Dirk Nowitzki

Tyson Chandler On Dirk Nowitzki’s Monster Game 1 Performance: “you Guys Couldn’t Do A Layup Drill And Make 36 Out Of 39.”

Tyson Chandler on Dirk Nowitzki’s Monster Game 1 Performance: “You guys couldn’t do a layup drill and make 36 out of 39.”

So much for the Dallas Mavericks being a bit rusty to start the Western Conference Finals. After sweeping the Lakers, Dallas had over a week off while they awaited the winner of the Oklahoma City Thunder and Memphis Grizzlies series. Dirk Nowitzki led the charge with one of the most remarkable performances in playoff history. Dirk scored 48 points despite just taking 15 shots from the floor, none of them from three-point range. He made 12 of those 15 FG attempts, then added another two dozen points by going a perfect 24-for-24 from the charity stripe. As you’ll hear, teammate Tyson Chandler was in awe of what Dirk was doing during the Mavericks’ 121-112 win. Chandler himself had a less than memorable individual showing in Game 1. He played just 25 minutes thanks to early foul trouble, beginning with a quick double-technical that I believe may have been rescinded by the league on Wednesday afternoon. Anyway, Chandler finished with just three points on 1-of-2 shooting. He did chip in eight rebounds and two block shots however.

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Game 2 will be played at American Airlines Center in Dallas on Thursday night, with a tip time scheduled for 8:00 pm CST.Chandler joined ESPN Radio in Dallas to talk about the Mavericks’ Game 1 win over the Thunder on Tuesday night, the double-technical issued to him and Kendrick Perkins early on in the contest, the ticky-tack questionable fouls he picked up on defense, how getting into foul trouble like that hasn’t been an issue for him over the course of his career, how there’s a little bit of extra motivation to play well and beat the Thunder since they previously rescinded a trade to acquire him due to unfounded injury concerns, not knowing that there’s an active Twitter account that tweets under the guise of Tyson Chandler’s bobblehead, the important contributions of J.J. Barea, and last but certainly not least, the ridiculous performance turned in by Dirk Nowitzki in the Game 1 win.

On the double-technical foul issued to him and Kendrick Perkins early on in Game 1:

“I don’t know why I got the tech honestly, but me and Perkins kind of got tangled up. I was just trying to kick the ball out of bounds, and he did some extra stuff so the ref came up and called a tech. But I think I got a double tech because that’s just the way it is.”

On if his recent run of picking up ticky-tack questionable fouls on defense is something that’s plagued him his entire career or just a random, new development:

“Oh no, not at all. It’s probably happened as of late. I think the more and more we try to become a defensive team, the more and more people will recognize that. I think just right now, I don’t know if people are necessarily used to seeing the Mavericks play the type of defense that we’re playing. But all in all, I think it’s been pretty fair, I just have to make adjustments to the game and you have to do that sometimes as a player.”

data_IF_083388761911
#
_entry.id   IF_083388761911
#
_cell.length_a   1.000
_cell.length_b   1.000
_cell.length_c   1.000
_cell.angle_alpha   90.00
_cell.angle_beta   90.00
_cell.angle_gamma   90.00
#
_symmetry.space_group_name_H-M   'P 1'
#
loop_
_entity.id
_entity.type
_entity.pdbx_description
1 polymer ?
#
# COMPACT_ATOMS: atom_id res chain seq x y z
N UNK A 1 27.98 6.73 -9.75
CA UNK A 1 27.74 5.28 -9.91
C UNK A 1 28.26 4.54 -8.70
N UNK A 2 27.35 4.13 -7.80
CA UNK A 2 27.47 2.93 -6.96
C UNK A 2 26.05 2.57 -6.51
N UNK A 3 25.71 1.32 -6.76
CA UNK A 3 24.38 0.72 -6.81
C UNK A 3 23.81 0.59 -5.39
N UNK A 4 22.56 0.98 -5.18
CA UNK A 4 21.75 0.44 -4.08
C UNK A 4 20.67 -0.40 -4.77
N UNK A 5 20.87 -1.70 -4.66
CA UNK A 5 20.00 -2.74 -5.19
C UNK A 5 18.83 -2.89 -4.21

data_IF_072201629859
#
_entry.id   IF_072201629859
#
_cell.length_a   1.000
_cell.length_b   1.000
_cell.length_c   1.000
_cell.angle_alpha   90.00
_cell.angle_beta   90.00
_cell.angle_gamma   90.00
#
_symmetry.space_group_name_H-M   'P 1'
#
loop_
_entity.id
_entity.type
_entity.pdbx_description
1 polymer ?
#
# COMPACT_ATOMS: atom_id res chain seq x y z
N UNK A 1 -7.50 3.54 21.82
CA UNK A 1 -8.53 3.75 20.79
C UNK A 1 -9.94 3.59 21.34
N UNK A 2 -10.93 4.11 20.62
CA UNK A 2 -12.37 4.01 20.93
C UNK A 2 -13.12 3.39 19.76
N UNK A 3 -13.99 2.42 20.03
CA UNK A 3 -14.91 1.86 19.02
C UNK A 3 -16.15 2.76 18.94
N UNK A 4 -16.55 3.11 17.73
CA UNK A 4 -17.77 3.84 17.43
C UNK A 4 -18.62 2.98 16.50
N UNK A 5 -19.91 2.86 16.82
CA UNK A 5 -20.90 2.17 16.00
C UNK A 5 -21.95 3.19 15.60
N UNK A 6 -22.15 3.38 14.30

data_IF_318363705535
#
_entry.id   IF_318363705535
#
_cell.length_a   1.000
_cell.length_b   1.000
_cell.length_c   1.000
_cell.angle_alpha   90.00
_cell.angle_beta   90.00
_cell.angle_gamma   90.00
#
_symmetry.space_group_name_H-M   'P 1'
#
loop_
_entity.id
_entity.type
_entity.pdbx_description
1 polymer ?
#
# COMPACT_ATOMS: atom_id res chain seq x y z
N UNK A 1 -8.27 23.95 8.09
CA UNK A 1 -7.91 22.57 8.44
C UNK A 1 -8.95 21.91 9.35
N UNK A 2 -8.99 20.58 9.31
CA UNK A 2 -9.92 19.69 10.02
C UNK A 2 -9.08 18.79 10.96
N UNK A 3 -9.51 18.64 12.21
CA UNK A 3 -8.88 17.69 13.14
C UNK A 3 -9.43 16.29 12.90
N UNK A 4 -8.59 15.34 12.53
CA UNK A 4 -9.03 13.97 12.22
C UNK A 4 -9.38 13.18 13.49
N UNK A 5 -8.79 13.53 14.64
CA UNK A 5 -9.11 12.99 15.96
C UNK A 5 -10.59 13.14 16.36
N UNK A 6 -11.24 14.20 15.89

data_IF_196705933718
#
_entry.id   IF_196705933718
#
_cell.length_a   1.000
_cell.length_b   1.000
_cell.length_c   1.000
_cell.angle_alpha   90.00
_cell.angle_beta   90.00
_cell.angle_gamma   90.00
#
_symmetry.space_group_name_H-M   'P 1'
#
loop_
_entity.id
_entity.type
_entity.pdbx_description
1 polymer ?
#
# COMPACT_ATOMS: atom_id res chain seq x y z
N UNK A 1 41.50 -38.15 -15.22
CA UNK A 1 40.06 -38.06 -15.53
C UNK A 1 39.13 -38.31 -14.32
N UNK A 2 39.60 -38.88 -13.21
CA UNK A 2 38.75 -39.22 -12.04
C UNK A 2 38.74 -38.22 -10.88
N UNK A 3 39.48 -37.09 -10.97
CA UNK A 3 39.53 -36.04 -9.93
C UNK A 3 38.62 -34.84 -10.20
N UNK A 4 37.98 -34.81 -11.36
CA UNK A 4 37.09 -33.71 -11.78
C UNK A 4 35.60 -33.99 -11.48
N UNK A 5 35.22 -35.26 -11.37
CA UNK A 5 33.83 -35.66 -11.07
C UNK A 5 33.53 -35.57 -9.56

If there’s any extra motivation for him personally to play against an Oklahoma City team that rescinded a trade for him in the past because of (unfounded) concerns about a toe injury:

“Oh you definitely want to knock a team out that told you you weren’t good enough to play on their team. But at this point in the season, you don’t need any added motivation. If you need extra motivation to play somebody now, then you shouldn’t be playing. Because right now we’re playing for the Western Conference Finals, and I don’t care who it was, I would be motivated to play against them.”

Is he aware that his bobblehead has a Twitter account that posts regularly:

“Really? Is he a funny guy? Hey, that’s like my Little Penny then. I’ve got my own little bootleg version without the Nike campaign and all the millions of dollars behind it. I’ve got my bobblehead.”

On the incredible play of another smallish figure, point guard J.J. Barea:

“He is, J.J. is playing unbelievable basketball right now. You’ve got to respect what the guy is doing. Night in and night out obviously he’s undersized as far as who he’s going against. But he’s not undersized in heart. He sticks his nose in there, he gets fouled, but he goes right back in there. But you’ve got to respect the energy that he’s bringing us right now. It’s made a huge impact on our wins as far our team just believing in what he can do out there.”

On Dirk Nowitzki scoring 48 points on just 15 field goals and 39 total shots including free throws:

“I’m just saying, when you actually think about that — this man threw up the ball 39 times and 36 times it went in. I’m sure that in your pick-up league, you guys couldn’t do a layup drill and make 36 out of 39.”

On what it’s like to be defending a guy like Dirk when he’s on like that:

“I think that whoever is guarding him feels like they’re on an island all by themselves and everybody in the arena is watching Dirk put on a show. I mean, last night I was on the bench and I don’t how many times I looked over at DeShawn Stevenson at one point when he was on the bench with me, Caron Butler and a couple other guys, and I was just in awe. The only thing I said is this dude’s a monster. He’s a monster. Like as a defender, it just baffles me what he’s able to do on the basketball court. As a defender, if I was coming out to guard him you think ‘okay, what’s his strength? You try to take his strength away and then try to make his second option tough. I mean, the guy’s repertoire, there’s no first, second, third, fourth, or fifth option. He can do everything on the court. So when you’re guarding a guy like that, you’re at his mercy. And last night guys were at his mercy and it was fun to watch.”

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